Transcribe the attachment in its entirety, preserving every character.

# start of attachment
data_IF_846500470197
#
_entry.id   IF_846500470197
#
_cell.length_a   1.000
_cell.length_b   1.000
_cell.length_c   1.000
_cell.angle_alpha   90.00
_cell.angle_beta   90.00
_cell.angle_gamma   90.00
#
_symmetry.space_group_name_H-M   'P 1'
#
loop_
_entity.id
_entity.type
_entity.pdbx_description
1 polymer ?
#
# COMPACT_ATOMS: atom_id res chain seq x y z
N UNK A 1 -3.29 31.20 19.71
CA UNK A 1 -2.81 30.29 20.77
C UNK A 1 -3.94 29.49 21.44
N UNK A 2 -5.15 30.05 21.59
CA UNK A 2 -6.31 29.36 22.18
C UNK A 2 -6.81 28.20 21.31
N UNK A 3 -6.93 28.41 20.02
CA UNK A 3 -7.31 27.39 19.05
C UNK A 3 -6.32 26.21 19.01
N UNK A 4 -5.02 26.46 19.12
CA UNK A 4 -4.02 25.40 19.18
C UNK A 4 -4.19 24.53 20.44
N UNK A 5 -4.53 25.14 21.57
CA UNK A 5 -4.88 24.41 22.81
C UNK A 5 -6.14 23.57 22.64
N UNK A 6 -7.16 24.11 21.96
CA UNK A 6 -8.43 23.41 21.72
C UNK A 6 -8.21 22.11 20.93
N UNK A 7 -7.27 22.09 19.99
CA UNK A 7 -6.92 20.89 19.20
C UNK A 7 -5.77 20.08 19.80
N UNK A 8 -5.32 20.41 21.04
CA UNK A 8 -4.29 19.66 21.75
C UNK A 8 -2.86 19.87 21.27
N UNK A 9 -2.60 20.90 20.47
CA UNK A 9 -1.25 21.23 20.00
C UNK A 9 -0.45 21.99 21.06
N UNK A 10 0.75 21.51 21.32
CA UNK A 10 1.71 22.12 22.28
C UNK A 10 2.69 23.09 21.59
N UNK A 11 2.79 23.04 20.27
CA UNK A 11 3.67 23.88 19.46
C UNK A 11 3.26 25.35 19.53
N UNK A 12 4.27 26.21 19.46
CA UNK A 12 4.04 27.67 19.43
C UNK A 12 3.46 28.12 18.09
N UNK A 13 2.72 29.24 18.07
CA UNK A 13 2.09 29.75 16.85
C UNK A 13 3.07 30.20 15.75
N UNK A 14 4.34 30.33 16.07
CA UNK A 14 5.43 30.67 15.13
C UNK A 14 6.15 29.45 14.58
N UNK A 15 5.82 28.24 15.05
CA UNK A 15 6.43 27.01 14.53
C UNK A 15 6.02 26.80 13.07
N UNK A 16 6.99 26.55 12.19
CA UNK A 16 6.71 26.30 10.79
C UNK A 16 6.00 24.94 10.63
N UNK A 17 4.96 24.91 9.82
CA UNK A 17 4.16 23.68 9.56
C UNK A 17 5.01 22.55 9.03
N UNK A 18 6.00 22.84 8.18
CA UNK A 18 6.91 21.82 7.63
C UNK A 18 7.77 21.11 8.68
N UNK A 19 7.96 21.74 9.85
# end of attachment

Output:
data_IF_846500470197
#
_entry.id   IF_846500470197
#
_cell.length_a   1.000
_cell.length_b   1.000
_cell.length_c   1.000
_cell.angle_alpha   90.00
_cell.angle_beta   90.00
_cell.angle_gamma   90.00
#
_symmetry.space_group_name_H-M   'P 1'
#
loop_
_entity.id
_entity.type
_entity.pdbx_description
1 polymer ?
#
# COMPACT_ATOMS: atom_id res chain seq x y z
N UNK A 1 -3.29 31.20 19.71
CA UNK A 1 -2.81 30.29 20.77
C UNK A 1 -3.94 29.49 21.44
N UNK A 2 -5.15 30.05 21.59
CA UNK A 2 -6.31 29.36 22.18
C UNK A 2 -6.81 28.20 21.31
N UNK A 3 -6.93 28.41 20.02
CA UNK A 3 -7.31 27.39 19.05
C UNK A 3 -6.32 26.21 19.01
N UNK A 4 -5.02 26.46 19.12
CA UNK A 4 -4.02 25.40 19.18
C UNK A 4 -4.19 24.53 20.44
N UNK A 5 -4.53 25.14 21.57
CA UNK A 5 -4.88 24.41 22.81
C UNK A 5 -6.14 23.57 22.64
N UNK A 6 -7.16 24.11 21.96
CA UNK A 6 -8.43 23.41 21.72
C UNK A 6 -8.21 22.11 20.93
N UNK A 7 -7.27 22.09 19.99
CA UNK A 7 -6.92 20.89 19.20
C UNK A 7 -5.77 20.08 19.80
N UNK A 8 -5.32 20.41 21.04
CA UNK A 8 -4.29 19.66 21.75
C UNK A 8 -2.86 19.87 21.27
N UNK A 9 -2.60 20.90 20.47
CA UNK A 9 -1.25 21.23 20.00
C UNK A 9 -0.45 21.99 21.06
N UNK A 10 0.75 21.51 21.32
CA UNK A 10 1.71 22.12 22.28
C UNK A 10 2.69 23.09 21.59
N UNK A 11 2.79 23.04 20.27
CA UNK A 11 3.67 23.88 19.46
C UNK A 11 3.26 25.35 19.53
N UNK A 12 4.27 26.21 19.46
CA UNK A 12 4.04 27.67 19.43
C UNK A 12 3.46 28.12 18.09
N UNK A 13 2.72 29.24 18.07
CA UNK A 13 2.09 29.75 16.85
C UNK A 13 3.07 30.20 15.75
N UNK A 14 4.34 30.33 16.07
CA UNK A 14 5.43 30.67 15.13
C UNK A 14 6.15 29.45 14.58
N UNK A 15 5.82 28.24 15.05
CA UNK A 15 6.43 27.01 14.53
C UNK A 15 6.02 26.80 13.07
N UNK A 16 6.99 26.55 12.19
CA UNK A 16 6.71 26.30 10.79
C UNK A 16 6.00 24.94 10.63
N UNK A 17 4.96 24.91 9.82
CA UNK A 17 4.16 23.68 9.56
C UNK A 17 5.01 22.55 9.03
N UNK A 18 6.00 22.84 8.18
CA UNK A 18 6.91 21.82 7.63
C UNK A 18 7.77 21.11 8.68
N UNK A 19 7.96 21.74 9.85